There are a lot of variables that can impact the health of a reef tank and temperature is something that should be watched carefully during the warm summer months.  A chiller is the best way to keep things cool but they are high ticket items.   Budget conscious reef keepers do have options such as using a fan across the top of the tank to promote evaporation, which cools the water.  This is exactly what I did when I first entered the hobby fresh out of college with minimal coin.  The fans certainly worked but I needed more punch and pondered other cheap alternatives.  I came up with what I thought was a bright idea at the time…..find an old water cooler and turn it into a DIY chiller.




 

Somehow I was able to track down a working unit that was being thrown out so I was in business.  Or so I thought. Ultimately,  I didn’t have the technical expertise or patience to make it work, but at least I gave it the old college try.  There are other DIY options such as using a dorm fridge but one should use extreme caution since a homemade device is going to have reliability issues.

 

Lighting is another thing to consider when pondering whether a chiller is necessary.  The metal halides I use (yes, I am old school!) are very warm so using lights that don’t emit a lot of heat such as LEDs will certainly help (I do believe there are other advantages to using metal halides, which I discuss in a blog post on why I still prefer metal halides for SPS).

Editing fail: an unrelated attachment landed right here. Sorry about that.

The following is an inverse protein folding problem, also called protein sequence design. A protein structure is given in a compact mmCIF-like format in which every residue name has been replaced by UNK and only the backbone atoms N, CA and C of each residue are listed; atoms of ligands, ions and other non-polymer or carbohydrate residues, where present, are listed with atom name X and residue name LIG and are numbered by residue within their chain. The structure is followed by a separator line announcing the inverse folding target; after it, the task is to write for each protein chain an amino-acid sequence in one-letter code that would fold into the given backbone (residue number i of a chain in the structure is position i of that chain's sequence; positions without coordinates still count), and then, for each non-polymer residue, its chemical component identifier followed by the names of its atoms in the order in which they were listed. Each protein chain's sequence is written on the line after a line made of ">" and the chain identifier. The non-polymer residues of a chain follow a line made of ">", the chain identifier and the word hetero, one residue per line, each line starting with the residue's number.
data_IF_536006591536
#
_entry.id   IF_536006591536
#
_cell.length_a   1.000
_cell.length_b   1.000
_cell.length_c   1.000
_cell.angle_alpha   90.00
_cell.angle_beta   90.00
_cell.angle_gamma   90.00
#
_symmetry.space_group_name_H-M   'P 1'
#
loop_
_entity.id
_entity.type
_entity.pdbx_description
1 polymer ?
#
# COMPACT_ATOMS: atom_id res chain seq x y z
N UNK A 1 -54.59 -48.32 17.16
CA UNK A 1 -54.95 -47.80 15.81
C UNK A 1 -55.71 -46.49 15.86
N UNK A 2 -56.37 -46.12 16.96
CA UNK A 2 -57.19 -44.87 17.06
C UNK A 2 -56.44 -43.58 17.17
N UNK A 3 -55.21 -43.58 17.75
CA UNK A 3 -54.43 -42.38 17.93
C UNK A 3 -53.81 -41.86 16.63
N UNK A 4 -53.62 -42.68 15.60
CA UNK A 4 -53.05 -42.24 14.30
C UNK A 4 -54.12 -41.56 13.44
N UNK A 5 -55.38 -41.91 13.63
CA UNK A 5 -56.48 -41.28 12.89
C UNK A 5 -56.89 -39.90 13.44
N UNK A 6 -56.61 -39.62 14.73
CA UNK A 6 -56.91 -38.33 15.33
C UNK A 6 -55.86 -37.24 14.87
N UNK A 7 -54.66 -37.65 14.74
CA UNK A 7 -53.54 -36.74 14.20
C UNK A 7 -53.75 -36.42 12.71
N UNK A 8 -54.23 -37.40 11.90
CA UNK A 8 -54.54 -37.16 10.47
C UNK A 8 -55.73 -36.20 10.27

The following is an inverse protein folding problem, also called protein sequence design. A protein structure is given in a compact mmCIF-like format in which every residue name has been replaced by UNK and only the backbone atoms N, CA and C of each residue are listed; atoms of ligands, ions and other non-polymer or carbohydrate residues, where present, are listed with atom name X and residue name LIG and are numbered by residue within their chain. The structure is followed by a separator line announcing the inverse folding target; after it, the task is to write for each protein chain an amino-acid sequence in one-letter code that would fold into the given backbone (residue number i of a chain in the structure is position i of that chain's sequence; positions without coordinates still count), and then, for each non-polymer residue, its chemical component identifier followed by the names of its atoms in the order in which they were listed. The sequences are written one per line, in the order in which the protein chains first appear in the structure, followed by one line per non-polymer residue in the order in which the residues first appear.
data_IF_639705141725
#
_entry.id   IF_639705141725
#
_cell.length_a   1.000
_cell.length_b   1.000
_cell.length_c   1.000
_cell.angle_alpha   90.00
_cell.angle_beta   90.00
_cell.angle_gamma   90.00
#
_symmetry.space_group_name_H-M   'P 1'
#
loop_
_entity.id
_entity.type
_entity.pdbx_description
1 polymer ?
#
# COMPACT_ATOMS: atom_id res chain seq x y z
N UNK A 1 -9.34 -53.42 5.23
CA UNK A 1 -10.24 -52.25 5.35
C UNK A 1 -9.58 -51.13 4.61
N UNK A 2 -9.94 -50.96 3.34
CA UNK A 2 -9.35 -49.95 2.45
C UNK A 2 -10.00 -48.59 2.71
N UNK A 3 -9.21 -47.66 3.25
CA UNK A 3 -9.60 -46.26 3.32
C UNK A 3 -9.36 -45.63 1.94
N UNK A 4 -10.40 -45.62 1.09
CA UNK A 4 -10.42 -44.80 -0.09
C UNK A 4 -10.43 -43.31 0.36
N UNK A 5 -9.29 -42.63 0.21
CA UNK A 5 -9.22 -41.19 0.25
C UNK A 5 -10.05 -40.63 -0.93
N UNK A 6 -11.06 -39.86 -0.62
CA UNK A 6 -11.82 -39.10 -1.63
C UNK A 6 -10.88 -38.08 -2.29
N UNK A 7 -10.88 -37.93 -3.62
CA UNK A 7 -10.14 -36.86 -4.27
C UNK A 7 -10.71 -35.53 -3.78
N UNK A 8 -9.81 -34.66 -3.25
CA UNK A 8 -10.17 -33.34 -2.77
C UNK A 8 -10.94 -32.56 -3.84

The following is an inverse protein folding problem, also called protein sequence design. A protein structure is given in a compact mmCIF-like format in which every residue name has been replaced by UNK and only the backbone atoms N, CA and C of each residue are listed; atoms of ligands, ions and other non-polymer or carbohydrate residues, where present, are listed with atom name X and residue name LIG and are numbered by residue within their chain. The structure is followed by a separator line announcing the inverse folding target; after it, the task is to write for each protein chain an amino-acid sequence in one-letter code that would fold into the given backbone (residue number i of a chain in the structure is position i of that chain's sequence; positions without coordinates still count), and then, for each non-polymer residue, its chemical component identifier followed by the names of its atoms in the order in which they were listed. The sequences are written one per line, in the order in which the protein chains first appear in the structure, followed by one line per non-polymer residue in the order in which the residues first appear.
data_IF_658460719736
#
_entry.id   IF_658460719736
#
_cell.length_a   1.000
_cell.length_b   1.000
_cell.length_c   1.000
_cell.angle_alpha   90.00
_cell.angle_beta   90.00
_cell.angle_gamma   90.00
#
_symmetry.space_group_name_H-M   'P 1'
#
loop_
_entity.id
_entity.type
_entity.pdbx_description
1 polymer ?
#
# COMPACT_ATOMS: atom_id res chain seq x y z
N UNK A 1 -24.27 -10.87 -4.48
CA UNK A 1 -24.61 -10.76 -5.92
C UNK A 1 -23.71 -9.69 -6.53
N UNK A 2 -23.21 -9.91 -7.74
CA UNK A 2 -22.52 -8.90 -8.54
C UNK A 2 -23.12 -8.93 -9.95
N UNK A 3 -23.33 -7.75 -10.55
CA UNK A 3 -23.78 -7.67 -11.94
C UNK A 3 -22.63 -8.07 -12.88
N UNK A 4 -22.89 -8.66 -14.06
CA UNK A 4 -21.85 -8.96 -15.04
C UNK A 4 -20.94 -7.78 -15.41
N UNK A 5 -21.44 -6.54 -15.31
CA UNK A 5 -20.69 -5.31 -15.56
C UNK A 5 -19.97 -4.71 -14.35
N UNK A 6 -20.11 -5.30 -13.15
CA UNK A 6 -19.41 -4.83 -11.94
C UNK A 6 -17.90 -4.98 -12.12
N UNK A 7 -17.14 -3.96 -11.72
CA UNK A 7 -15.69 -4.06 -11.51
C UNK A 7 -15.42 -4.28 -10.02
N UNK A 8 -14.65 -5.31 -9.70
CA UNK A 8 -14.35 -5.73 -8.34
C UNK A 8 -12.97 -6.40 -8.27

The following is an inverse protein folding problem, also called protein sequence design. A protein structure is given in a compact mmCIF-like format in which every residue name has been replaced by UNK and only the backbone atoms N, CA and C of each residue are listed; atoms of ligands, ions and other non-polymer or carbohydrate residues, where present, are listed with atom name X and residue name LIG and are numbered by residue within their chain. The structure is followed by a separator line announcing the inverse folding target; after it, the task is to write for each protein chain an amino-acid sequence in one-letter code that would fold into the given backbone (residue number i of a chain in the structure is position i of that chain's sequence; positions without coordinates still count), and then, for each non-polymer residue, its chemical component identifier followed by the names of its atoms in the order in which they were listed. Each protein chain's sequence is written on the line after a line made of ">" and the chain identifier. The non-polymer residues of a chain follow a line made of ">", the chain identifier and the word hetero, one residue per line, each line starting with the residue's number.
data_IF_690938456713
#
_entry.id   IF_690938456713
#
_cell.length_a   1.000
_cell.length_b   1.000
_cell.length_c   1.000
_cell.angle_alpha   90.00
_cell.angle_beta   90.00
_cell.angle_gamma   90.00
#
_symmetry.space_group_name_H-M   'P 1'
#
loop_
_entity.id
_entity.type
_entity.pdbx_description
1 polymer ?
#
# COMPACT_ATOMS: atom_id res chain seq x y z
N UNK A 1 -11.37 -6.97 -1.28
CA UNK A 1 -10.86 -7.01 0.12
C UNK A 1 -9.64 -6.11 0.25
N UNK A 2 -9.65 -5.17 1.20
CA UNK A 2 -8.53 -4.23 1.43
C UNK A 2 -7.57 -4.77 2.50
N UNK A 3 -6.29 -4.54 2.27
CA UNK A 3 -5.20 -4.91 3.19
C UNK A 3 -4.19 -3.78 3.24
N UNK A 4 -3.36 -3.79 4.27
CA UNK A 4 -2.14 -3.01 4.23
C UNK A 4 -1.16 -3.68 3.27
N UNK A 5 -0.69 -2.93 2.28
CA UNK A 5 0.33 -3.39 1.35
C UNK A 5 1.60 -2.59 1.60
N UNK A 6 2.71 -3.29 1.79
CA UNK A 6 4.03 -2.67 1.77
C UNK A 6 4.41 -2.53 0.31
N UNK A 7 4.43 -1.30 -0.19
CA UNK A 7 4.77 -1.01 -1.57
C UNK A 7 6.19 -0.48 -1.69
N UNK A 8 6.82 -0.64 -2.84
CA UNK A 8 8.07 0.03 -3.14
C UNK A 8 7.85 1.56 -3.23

The location of tank equipment can also have an impact on temperature.  For my last two tanks I have housed my filtration and other equipment in a cool basement.  If a basement is not an option, then consider using a cool garage (warm weather climates only) or another room near the tank.  Anything you can do to keep from cramming all of your equipment in the tank stand will help.  Otherwise, fans will be necessary for venting and cooling everything.

 

Personally, I have plunked down the bucks for a chiller for my reef tanks and it has been money well spent.  They are not required to keep a thriving reef tank but a tank can go south in a hurry if things heat up so think seriously about how you are chillin your tank.  You will be happy you did.

 

 

Please visit the My Setup section of my website for more information and specifications on my chiller.

If you are looking for additional insights and information, please explore my many other reef tank and SPS related articles as well as my book, A ReefBum’s Guide To Keeping an SPS Reef Tank: A Blueprint For Success. And you can see all of my reef tank videos online now as well as my Live HD Webcam.

 

Happy reef keeping!